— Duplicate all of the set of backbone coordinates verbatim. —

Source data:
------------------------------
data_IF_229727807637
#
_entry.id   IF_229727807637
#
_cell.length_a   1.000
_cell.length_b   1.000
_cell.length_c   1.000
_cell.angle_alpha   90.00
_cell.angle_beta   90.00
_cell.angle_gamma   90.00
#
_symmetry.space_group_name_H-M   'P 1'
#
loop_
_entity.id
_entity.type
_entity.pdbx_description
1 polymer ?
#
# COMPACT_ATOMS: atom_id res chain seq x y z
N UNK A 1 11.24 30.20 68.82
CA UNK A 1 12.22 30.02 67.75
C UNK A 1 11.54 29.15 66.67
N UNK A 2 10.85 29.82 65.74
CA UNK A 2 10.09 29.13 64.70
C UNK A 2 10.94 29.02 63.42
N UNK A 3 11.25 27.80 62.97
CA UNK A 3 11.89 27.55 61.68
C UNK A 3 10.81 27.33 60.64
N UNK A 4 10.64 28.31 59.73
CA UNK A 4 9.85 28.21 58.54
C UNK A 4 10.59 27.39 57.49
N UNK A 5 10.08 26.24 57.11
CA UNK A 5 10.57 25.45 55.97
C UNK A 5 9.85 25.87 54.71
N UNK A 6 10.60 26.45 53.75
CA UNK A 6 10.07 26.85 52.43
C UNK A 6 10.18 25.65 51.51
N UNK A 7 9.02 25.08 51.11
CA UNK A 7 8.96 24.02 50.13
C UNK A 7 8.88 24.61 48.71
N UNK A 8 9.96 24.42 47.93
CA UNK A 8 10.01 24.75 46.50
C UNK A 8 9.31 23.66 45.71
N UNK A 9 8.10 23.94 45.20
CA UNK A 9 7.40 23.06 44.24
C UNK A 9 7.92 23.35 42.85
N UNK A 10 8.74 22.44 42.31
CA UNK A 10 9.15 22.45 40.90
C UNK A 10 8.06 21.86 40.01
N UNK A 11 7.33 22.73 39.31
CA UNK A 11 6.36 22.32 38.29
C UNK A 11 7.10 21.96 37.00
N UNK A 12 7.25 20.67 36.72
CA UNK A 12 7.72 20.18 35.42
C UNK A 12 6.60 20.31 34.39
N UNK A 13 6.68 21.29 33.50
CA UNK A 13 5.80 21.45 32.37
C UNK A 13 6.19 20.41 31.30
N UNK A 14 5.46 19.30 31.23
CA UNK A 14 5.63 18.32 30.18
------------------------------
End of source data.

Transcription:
data_IF_229727807637
#
_entry.id   IF_229727807637
#
_cell.length_a   1.000
_cell.length_b   1.000
_cell.length_c   1.000
_cell.angle_alpha   90.00
_cell.angle_beta   90.00
_cell.angle_gamma   90.00
#
_symmetry.space_group_name_H-M   'P 1'
#
loop_
_entity.id
_entity.type
_entity.pdbx_description
1 polymer ?
#
# COMPACT_ATOMS: atom_id res chain seq x y z
N UNK A 1 11.24 30.20 68.82
CA UNK A 1 12.22 30.02 67.75
C UNK A 1 11.54 29.15 66.67
N UNK A 2 10.85 29.82 65.74
CA UNK A 2 10.09 29.13 64.70
C UNK A 2 10.94 29.02 63.42
N UNK A 3 11.25 27.80 62.97
CA UNK A 3 11.89 27.55 61.68
C UNK A 3 10.81 27.33 60.64
N UNK A 4 10.64 28.31 59.73
CA UNK A 4 9.85 28.21 58.54
C UNK A 4 10.59 27.39 57.49
N UNK A 5 10.08 26.24 57.11
CA UNK A 5 10.57 25.45 55.97
C UNK A 5 9.85 25.87 54.71
N UNK A 6 10.60 26.45 53.75
CA UNK A 6 10.07 26.85 52.43
C UNK A 6 10.18 25.65 51.51
N UNK A 7 9.02 25.08 51.11
CA UNK A 7 8.96 24.02 50.13
C UNK A 7 8.88 24.61 48.71
N UNK A 8 9.96 24.42 47.93
CA UNK A 8 10.01 24.75 46.50
C UNK A 8 9.31 23.66 45.71
N UNK A 9 8.10 23.94 45.20
CA UNK A 9 7.40 23.06 44.24
C UNK A 9 7.92 23.35 42.85
N UNK A 10 8.74 22.44 42.31
CA UNK A 10 9.15 22.45 40.90
C UNK A 10 8.06 21.86 40.01
N UNK A 11 7.33 22.73 39.31
CA UNK A 11 6.36 22.32 38.29
C UNK A 11 7.10 21.96 37.00
N UNK A 12 7.25 20.67 36.72
CA UNK A 12 7.72 20.18 35.42
C UNK A 12 6.60 20.31 34.39
N UNK A 13 6.68 21.29 33.50
CA UNK A 13 5.80 21.45 32.37
C UNK A 13 6.19 20.41 31.30
N UNK A 14 5.46 19.30 31.23
CA UNK A 14 5.63 18.32 30.18